Instructor Dragos Oprea
Lectures: MWF, 11pm-11:50pm, AP&M 2-301.
William Wood
  • Discussion: Tuesday 4-4:50AM, APM B-412
  • Office: APM 5-412
  • Office Hours: Tuesday, Wednesday, Friday 1-2.
  • Email: wfwood at ucsd dot edu.
Differentiation. Riemann integral. Sequences and series of functions. Special functions. Fourier series. This corresponds to chapters 5-8 in Rudin's book.
Prerequisities: Math 140A or permission of instructor. Students will not receive credit for both Math 140 and Math 142.
The grade is computed as the following weighed average:
  • Homework 20%, Midterm I 20%, Midterm II 20%, Final Exam 40%.
Textbook:W. Rudin, Principles of Mathematical Analysis, Third Edition.
ReadingsReading the sections of the textbook corresponding to the assigned homework exercises is considered part of the homework assignment. You are responsible for material in the assigned reading whether or not it is discussed in the lecture. It will be expected that you read the assigned material in advance of each lecture.
Homework Homework problems will be assigned on the course homework page. There will be 7 problem sets, due certain Wednesdays at 4:30PM in the TA's mailbox. You may work together with your classmates on your homework and/or ask the TA (or myself) for help on assigned homework problems. However, the work you turn in must be your own. No late homework assignments will be accepted.
There will be two midterm exams given on April 24 and May 22. There will be no makeup exams.
The final examination will be held on Friday, June 14, 11:30-2:30. There is no make up final examination. It is your responsability to ensure that you do not have a schedule conflict during the final examination; you should not enroll in this class if you cannot sit for the final examination at its scheduled time.
Announcements and Dates
  • Monday, April 1: First lecture
  • Wednesday, April 24: Midterm I
  • Wednesday, May 22: Midterm II
  • Monday, May 27: Memorial Day. No class
  • Friday, June 7: Last Lecture
  • Friday, June 14: FINAL EXAM, 11:30AM-2:30PM pm
Lecture Summaries
  • Lecture 1: Definition of the derivative. Differentiable functions are continuous. Rules for differentiation.
  • Lecture 2: Rules for differentiation. Local minima and local maxima. Critical points. The generalized mean value theorems.
  • Lecture 3: More on mean value theorem. Monotonic functions and the derivative. Intermediate value property. Darboux functions.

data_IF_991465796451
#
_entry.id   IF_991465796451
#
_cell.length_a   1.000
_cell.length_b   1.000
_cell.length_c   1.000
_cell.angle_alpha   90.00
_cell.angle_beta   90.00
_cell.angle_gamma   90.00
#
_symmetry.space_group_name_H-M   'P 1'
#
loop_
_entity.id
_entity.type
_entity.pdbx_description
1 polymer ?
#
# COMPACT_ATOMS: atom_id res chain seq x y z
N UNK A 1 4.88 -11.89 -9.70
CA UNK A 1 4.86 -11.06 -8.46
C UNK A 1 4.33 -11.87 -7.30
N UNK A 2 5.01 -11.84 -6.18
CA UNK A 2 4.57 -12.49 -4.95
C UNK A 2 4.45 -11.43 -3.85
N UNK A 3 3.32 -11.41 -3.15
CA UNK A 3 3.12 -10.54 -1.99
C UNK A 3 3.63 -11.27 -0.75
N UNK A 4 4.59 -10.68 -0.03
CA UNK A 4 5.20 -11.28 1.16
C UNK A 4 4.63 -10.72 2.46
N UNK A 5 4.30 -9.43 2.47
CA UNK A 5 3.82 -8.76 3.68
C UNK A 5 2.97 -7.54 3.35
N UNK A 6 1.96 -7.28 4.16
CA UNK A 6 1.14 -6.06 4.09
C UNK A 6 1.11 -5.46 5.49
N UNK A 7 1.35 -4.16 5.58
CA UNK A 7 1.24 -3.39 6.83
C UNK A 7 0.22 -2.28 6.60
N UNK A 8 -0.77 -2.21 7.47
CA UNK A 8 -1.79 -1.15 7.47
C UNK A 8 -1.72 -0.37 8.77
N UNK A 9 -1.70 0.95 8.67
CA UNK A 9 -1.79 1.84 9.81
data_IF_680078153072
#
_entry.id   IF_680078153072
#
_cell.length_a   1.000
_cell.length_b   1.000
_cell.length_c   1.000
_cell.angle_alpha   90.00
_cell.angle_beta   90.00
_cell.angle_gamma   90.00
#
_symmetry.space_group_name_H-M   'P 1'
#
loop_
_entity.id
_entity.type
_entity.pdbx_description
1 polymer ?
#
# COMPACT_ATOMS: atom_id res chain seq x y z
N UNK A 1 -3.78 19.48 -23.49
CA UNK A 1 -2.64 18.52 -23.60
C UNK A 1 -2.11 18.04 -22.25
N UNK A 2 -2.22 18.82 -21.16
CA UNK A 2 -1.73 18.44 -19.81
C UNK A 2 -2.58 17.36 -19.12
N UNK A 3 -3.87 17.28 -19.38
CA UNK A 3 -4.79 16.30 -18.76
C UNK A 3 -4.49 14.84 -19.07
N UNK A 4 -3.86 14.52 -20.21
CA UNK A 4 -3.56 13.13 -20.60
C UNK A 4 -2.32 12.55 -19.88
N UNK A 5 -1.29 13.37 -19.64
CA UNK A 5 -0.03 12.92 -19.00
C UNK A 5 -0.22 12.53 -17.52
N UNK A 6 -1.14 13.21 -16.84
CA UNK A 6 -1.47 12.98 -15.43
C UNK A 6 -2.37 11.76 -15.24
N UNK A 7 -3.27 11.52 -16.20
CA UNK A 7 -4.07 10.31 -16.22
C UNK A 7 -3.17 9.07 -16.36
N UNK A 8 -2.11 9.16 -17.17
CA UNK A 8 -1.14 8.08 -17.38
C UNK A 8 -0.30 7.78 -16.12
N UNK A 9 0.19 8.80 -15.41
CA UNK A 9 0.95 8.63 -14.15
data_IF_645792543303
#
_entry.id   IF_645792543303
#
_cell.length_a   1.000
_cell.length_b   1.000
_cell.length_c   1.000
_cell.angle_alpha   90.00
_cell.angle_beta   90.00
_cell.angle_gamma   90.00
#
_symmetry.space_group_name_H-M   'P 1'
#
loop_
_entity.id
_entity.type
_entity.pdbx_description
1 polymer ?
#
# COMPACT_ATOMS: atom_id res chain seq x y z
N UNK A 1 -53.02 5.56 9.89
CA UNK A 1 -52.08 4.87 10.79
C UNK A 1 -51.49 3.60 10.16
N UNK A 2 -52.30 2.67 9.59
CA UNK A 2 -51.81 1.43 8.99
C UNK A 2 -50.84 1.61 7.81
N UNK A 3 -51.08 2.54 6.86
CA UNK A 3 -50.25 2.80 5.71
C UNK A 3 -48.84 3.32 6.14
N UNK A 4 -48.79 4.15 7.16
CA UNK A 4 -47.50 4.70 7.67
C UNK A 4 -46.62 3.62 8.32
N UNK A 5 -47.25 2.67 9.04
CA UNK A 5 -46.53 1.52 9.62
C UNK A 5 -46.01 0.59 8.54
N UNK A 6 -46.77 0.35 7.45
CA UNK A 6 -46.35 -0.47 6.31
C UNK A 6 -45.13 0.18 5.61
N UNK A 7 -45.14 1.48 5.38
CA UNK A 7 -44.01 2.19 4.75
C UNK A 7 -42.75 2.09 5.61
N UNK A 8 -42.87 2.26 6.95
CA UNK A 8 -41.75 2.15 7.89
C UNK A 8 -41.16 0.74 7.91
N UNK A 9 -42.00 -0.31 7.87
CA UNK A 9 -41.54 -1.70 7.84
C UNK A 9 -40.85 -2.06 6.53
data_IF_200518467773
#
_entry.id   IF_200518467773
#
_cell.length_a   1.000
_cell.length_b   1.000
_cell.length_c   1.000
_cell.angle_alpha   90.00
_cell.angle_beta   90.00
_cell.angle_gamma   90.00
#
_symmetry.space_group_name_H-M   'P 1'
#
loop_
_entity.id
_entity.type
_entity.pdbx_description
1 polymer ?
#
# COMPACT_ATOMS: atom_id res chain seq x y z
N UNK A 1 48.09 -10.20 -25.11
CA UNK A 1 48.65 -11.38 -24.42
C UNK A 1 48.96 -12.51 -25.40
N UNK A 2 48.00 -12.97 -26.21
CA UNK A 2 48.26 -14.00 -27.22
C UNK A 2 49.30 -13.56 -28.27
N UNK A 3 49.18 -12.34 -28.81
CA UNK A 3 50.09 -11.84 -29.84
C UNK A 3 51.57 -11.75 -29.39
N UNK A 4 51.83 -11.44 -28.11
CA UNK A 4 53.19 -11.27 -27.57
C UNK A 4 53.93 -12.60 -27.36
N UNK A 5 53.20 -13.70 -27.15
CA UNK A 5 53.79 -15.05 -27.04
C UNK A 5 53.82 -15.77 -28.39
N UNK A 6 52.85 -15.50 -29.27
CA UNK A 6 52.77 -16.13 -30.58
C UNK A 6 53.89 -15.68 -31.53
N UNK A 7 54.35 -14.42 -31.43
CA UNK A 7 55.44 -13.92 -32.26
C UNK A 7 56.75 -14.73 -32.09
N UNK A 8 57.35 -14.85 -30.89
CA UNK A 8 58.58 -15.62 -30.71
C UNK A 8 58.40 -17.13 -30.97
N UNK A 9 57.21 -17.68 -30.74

• Lecture 4: The derivative is a Darboux function. Discontinuities of Darboux functions. L'Hopital rule. Applications of L'Hopital's rule.
  • Lecture 5: Taylor's theorem. Smooth functions, functions of class C^k, real analytic functions. Vector valued functions. Mean value theorem for vector valued functions.
  • Lecture 6: Integrability. Definition of Riemann integral and Riemann-Stiltjes integral. Partitions. Upper and lower sums, upper and lower integrals.
  • Lecture 7: Riemann's criterion for integrability. Refinements of partitions and effects on upper and lower sums. Integrability and continuity. Continuous functions are integrable.
  • Lecture 8: More on integrability and continuity: discontinuous functions at finitely many points are integrable. Composition of a continuous function with an integrable function is integrable. Properties of the integral.
  • Lecture 9: Properties of the integral: sums and products. Change of variables. Integration with respect to step functions. The delta "function".
  • Lecture 10: Series are particular cases of Riemann-Stiljes integral. Relation between Riemann-Stiltjes integral and Riemann integral.
  • Lecture 11: Relationship between integration and differentiation. Fundamnetal theorem of calculus. Integration by parts. Vector valued functions.
  • Lecture 12: Sequences and series of functions. Pointwise convergence. Pointwise limits do not behave well with respect to continuity, derivatives, integration.
  • Lecture 13: Uniform convergence of sequences and series. Examples. Cauchy criterion. Weierstrass M-test.
  • Lecture 14: Uniform limit of continuous functions is continuous. The space of continuous bounded functions in complete.
  • Lecture 15: Uniform convergence and integration. Term by term integration of series of functions.
  • Lecture 16: Uniform convergence and differentiation. Example of a function which is continuous but nowhere differentiable.
  • Lecture 17: Compactness in spaces of functions. Equicontinuous families. Statement of Arzela-Ascoli.
  • Lecture 18: Connection between equicontinuity and uniform convergence. Proof of Arzela-Ascoli.
  • Lecture 19: Proof that every continuous function over a compact interval can be uniformly approximated by polynomials.
  • Lecture 20: Apporximating functions of several variables by polynomials, Fourier series, separation of variables. Algebras of functions, algebras which separate points, self-adjoint algebras.
  • Lecture 21: Stone-Weierstrass theorem and its proof. Real and complex version.
  • Lecture 22: Power series and analytic functions. Power series can be differentiated term by term. Abel's theorem.
  • Lecture 23: Exponential function. Definition and properties.
  • Lecture 24: Trigonometric functions in terms of complex exponential. Definition and properties.
  • Lecture 25: Trigonometric polynomials. Approximation of continuous periodic functions by trigonometric polynomials. Fourier coefficients.
  • Lecture 26: Generalized Fourier coefficients. Least square properties of Fourier partial sums. Bessel's inequality. L^2 norm and L^2 Hermitian products.
  • Lecture 27: Approximation of integrable functions by trigonometric polynomials in L^2 norm. Fourier series converge to the function in L^2 sense. Parseval's theorem.